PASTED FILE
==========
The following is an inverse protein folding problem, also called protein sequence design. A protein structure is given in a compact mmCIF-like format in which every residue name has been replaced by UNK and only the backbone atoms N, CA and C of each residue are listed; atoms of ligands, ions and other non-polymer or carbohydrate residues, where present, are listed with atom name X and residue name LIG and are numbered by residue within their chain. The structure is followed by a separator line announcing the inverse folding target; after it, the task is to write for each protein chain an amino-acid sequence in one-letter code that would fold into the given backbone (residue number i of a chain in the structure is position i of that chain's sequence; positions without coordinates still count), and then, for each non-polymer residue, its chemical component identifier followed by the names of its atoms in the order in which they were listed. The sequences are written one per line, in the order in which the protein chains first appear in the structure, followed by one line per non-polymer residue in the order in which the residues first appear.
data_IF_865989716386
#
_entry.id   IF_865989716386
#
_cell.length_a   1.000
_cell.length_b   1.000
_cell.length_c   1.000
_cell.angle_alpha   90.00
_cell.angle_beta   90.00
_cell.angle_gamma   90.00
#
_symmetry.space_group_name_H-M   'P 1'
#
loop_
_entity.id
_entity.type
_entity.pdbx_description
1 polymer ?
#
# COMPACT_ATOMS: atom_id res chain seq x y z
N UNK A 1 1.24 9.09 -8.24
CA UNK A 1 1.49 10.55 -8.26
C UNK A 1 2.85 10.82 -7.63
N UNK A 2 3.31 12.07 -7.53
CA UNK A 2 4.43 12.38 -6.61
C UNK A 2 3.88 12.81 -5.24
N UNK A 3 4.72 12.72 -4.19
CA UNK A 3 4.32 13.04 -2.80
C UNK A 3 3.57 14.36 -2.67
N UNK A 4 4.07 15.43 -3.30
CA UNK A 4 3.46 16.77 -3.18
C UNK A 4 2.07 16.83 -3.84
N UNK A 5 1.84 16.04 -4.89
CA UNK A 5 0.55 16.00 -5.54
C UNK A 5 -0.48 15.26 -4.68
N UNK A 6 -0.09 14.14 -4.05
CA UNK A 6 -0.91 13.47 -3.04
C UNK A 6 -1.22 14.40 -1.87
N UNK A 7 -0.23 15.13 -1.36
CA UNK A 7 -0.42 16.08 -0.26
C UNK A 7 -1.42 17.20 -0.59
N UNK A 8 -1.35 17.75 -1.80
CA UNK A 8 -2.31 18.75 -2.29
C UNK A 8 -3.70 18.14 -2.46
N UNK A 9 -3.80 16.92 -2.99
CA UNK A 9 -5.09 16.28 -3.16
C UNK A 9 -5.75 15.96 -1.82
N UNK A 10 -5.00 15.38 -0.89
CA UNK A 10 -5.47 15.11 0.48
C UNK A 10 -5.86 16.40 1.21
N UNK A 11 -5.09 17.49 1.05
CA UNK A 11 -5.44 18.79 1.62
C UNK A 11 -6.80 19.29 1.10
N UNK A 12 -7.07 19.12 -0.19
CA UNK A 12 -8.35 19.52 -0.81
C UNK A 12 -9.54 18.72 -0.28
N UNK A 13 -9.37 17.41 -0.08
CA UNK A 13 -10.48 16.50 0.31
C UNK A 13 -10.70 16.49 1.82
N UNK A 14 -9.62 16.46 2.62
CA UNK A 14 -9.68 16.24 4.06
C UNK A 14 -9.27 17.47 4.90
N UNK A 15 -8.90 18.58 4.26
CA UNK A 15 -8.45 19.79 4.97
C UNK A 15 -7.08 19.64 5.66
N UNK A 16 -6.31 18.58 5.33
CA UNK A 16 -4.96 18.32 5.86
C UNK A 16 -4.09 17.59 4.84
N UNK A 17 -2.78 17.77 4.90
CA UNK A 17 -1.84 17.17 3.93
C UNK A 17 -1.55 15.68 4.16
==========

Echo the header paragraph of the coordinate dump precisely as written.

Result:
The following is an inverse protein folding problem, also called protein sequence design. A protein structure is given in a compact mmCIF-like format in which every residue name has been replaced by UNK and only the backbone atoms N, CA and C of each residue are listed; atoms of ligands, ions and other non-polymer or carbohydrate residues, where present, are listed with atom name X and residue name LIG and are numbered by residue within their chain. The structure is followed by a separator line announcing the inverse folding target; after it, the task is to write for each protein chain an amino-acid sequence in one-letter code that would fold into the given backbone (residue number i of a chain in the structure is position i of that chain's sequence; positions without coordinates still count), and then, for each non-polymer residue, its chemical component identifier followed by the names of its atoms in the order in which they were listed. The sequences are written one per line, in the order in which the protein chains first appear in the structure, followed by one line per non-polymer residue in the order in which the residues first appear.